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Courage, Curiosity, and Internships

Jan 27, 2021

Tetyana Khramova, the Centre for Career and Calling’s Work Integrated Learning Coordinator, explains how internships and practicums develop your skills and confidence. You just need to be curious and courageous.

During the recent King’s Interdisciplinary Studies conference, Witty Sandle, the Centre for Career and Calling’s Career and Vocational Counselor, delivered a presentation where she asked, “what are you going to do when you graduate?” She highlighted the importance of having “a spirit of curiosity and courage.” [1]

Based on my experience as a Work Integrated Learning Coordinator at King’s, I want to continue the themes Witty introduced by focusing on the value of undertaking some form of professional work experience. Applying and succeeding in those opportunities requires curiosity and courage. You may not feel you are ready, or you worry about what the professional work environment might be like. I can tell you that any kind of work integrated learning will teach you and shape you in ways you do not always realize beforehand.

I gathered some feedback from students who have participated in practicum and internship projects. I hope their voices will motivate and inspire you.

“The most important lesson I have learnt during this process, [fall 2020 project], is taking the time to understand the scope of any project before starting it… I have also learned that communication and performance skills are equally as important as technical skills.”

Mekdelawit Messele, 3rd year computing science student.

“I have definitely learned that the accounting industry fits me because each day did not feel like an eight-hour shift. I enjoyed my work which meant the days -and the whole internship experience, [summer 2020 internship], passed very quickly. I discovered how much I enjoy undertaking challenges and working on them until they are solved… It is also important for an accountant to have integrity, trustworthiness and honesty in their work and I can see these traits in myself.”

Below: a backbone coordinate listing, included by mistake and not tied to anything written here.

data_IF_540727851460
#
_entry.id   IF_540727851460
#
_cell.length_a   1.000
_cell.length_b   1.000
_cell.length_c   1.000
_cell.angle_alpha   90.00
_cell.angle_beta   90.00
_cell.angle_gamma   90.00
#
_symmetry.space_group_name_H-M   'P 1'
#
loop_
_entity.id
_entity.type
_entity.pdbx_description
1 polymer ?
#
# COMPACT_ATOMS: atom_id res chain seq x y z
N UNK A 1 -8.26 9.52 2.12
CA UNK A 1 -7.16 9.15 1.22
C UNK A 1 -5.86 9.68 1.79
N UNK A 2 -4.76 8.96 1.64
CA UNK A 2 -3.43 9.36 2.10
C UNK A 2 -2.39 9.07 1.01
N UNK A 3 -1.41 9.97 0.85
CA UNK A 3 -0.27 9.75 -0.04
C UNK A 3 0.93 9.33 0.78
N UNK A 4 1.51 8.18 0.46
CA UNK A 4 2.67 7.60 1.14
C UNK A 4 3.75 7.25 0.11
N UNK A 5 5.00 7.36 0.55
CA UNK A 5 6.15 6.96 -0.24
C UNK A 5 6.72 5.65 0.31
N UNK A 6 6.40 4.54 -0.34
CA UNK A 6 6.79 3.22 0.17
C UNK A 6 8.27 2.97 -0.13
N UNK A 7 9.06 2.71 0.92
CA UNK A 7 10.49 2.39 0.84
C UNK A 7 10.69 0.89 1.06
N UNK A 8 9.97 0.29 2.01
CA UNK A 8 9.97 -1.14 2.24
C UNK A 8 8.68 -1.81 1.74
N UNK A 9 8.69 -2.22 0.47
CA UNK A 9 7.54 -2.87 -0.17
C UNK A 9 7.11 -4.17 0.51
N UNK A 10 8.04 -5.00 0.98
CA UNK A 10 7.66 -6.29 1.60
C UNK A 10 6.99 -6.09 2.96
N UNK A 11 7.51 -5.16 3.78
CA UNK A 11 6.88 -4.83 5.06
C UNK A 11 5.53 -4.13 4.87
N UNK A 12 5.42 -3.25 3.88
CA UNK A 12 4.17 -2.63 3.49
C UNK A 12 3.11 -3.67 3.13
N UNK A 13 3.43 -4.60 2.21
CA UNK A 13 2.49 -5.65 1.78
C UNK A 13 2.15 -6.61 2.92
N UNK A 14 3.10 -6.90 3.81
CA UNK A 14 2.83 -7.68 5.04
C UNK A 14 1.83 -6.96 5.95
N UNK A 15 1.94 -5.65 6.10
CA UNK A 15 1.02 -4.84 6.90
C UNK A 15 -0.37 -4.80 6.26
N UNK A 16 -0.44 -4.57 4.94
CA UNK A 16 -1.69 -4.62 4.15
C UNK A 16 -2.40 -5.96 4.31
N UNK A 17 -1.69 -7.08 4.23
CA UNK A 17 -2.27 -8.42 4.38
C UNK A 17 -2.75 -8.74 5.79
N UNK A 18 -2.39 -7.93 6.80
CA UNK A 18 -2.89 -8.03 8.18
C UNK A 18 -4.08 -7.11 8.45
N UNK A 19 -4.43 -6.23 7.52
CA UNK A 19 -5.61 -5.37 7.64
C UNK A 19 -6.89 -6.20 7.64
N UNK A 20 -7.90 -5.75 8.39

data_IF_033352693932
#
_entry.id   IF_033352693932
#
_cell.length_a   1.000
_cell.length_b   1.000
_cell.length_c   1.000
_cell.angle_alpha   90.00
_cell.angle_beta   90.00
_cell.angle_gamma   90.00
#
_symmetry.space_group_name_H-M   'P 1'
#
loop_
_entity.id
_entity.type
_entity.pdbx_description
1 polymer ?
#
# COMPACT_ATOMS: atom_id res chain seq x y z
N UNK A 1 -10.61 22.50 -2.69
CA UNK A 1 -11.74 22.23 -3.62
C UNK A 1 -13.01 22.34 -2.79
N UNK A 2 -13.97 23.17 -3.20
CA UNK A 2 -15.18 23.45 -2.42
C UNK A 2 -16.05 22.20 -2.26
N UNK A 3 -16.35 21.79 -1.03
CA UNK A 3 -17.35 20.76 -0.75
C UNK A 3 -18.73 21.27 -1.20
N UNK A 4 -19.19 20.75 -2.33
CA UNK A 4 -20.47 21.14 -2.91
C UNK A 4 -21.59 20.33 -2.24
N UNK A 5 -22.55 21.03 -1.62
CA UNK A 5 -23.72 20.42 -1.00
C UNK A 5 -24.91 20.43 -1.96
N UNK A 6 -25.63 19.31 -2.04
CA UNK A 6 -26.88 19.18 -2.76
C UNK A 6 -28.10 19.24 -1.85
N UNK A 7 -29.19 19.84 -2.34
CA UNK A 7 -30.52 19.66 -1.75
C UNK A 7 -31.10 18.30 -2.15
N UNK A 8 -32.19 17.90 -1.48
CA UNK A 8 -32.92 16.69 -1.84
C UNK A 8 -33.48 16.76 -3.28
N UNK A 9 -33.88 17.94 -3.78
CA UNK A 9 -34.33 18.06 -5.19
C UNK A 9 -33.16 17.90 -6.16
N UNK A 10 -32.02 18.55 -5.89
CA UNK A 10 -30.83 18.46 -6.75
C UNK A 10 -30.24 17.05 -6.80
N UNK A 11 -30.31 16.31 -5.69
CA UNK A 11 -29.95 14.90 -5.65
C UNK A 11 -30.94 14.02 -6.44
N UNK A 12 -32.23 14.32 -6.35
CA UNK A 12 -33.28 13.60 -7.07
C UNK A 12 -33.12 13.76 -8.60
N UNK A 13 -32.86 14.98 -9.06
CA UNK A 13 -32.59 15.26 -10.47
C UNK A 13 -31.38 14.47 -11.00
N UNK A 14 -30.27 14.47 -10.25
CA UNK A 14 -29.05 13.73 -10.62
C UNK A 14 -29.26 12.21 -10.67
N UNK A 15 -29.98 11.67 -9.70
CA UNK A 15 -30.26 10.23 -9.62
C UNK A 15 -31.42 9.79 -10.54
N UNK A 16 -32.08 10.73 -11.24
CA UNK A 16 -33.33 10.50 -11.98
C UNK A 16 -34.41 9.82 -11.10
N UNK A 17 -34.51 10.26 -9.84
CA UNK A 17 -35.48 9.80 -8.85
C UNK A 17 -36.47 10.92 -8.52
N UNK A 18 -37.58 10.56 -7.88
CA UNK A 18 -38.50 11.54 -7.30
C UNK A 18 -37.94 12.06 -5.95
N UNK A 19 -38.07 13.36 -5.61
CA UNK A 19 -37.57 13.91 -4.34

Jenae Charlebois, 4th year business student.

It’s impressive how these students grew through their practicums. Both these students show how being curious about learning – whether it’s technical skills or discoveries about themselves, yield fruit. You also need to be brave enough to take the initiative and try some things out. I encourage all students to apply for professional opportunities when they arise. They may take the form of full- blown summer internships, such as the one highlighted below from Samaritan’s purse, or be shorter project- based opportunities such as doing some research for a professor. You never know where your work experiences may lead.

How do I find these opportunities and succeed?

A good question. It can be challenging but it’s not impossible. Former King’s student, Craig Panek, offers some advice in a video he made, where he shares some tips on getting and succeeding in an internship program. [2].

Here are three take-aways from Craig’s experience.

  1. Show genuine interest in the organization by doing your research during the hiring process.
  2. Succeed at an interview by understanding the organization’s values and expectations. For example, where Craig works, they want people who are “humble, hungry, and people smart.”
  3. Show what value you can bring to an organization or project. In Craig’s case, it was his social media familiarity, skills and knowledge that the younger generation naturally have.

The King’s Job Registry [3], is a great starting point for finding internships. One current example of a posting is a summer Internship program with Samaritan’s Purse. [4]. Claire Pettit, who serves on the Campus Relations team at Samaritan's Purse started her own career with the organization as an intern.

“My internship allowed me to apply the skills that I had learned in my courses at college within the context of a non-profit ministry. Not only was I given projects and tasks that challenged me, but I was encouraged to pursue my calling to share the gospel through a professional lens and given the resources to do so… The internship … gave me the skills necessary to be competitive in applying for a full-time role.”

To hear more about Samaritan’s Purse, you can check out a video Claire made. [5]

In conclusion, you are surrounded by opportunities and supportive communities that want you to succeed. Will you be curious and courageous enough to have a go? The CCC is on hand to help you out. Why not book an appointment as a first step.[6]


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